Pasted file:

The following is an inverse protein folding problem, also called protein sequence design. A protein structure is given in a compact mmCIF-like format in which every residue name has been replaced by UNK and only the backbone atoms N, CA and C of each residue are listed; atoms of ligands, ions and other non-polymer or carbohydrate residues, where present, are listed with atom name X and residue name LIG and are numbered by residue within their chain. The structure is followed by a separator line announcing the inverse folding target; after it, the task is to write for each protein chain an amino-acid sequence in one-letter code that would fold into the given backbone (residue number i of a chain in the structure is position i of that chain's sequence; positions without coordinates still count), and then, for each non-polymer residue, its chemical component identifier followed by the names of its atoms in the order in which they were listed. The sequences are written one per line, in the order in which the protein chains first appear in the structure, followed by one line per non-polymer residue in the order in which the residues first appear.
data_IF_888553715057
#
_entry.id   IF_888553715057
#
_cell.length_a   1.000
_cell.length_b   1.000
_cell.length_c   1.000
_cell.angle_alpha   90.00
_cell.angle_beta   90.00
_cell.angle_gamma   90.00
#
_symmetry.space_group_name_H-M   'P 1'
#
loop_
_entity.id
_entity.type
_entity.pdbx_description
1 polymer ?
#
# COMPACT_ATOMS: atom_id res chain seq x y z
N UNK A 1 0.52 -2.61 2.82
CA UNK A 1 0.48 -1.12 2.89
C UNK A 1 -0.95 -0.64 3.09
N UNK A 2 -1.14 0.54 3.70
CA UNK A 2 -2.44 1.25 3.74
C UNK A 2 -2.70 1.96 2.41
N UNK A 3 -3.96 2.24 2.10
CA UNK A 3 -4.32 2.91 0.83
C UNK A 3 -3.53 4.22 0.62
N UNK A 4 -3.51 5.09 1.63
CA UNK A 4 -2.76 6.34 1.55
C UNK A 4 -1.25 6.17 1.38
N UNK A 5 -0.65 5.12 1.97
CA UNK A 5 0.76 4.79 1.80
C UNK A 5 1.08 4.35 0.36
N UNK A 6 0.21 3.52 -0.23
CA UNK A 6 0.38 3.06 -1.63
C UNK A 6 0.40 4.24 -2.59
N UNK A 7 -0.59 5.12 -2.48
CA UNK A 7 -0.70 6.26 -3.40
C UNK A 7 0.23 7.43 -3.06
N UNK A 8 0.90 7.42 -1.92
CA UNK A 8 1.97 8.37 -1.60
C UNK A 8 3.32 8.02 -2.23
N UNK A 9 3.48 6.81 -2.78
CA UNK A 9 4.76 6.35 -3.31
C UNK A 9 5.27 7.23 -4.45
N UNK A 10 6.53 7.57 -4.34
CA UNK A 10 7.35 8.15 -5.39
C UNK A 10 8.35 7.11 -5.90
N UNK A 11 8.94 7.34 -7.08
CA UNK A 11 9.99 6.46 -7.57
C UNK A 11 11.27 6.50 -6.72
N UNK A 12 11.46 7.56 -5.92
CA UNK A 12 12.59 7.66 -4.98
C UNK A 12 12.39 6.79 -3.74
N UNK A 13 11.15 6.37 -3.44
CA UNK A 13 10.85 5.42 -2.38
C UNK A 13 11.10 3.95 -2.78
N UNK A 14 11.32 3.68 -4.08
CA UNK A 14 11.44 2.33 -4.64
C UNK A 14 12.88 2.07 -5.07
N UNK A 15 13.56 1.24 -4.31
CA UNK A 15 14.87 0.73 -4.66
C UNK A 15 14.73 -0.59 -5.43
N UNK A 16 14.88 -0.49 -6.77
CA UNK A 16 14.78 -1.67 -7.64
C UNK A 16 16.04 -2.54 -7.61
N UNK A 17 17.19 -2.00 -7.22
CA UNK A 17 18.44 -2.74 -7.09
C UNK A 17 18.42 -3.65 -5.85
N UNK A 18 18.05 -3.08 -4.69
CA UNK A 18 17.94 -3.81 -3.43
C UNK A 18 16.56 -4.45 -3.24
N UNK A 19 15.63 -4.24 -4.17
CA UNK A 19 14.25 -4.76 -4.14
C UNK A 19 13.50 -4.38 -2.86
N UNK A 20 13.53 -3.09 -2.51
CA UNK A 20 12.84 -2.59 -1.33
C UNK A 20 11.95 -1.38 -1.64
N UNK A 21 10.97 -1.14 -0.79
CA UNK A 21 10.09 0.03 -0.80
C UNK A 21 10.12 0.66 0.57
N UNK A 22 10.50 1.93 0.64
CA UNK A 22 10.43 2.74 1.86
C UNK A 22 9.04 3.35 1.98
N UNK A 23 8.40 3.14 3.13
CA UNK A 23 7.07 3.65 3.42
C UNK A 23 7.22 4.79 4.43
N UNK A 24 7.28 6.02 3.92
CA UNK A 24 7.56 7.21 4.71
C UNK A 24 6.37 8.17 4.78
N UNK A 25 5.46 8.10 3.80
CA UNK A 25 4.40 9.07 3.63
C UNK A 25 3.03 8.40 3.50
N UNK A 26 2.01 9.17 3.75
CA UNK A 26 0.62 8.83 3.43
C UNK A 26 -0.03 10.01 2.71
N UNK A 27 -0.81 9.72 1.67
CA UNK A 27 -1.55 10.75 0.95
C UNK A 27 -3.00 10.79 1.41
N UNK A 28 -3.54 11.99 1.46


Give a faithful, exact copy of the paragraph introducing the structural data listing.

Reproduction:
The following is an inverse protein folding problem, also called protein sequence design. A protein structure is given in a compact mmCIF-like format in which every residue name has been replaced by UNK and only the backbone atoms N, CA and C of each residue are listed; atoms of ligands, ions and other non-polymer or carbohydrate residues, where present, are listed with atom name X and residue name LIG and are numbered by residue within their chain. The structure is followed by a separator line announcing the inverse folding target; after it, the task is to write for each protein chain an amino-acid sequence in one-letter code that would fold into the given backbone (residue number i of a chain in the structure is position i of that chain's sequence; positions without coordinates still count), and then, for each non-polymer residue, its chemical component identifier followed by the names of its atoms in the order in which they were listed. The sequences are written one per line, in the order in which the protein chains first appear in the structure, followed by one line per non-polymer residue in the order in which the residues first appear.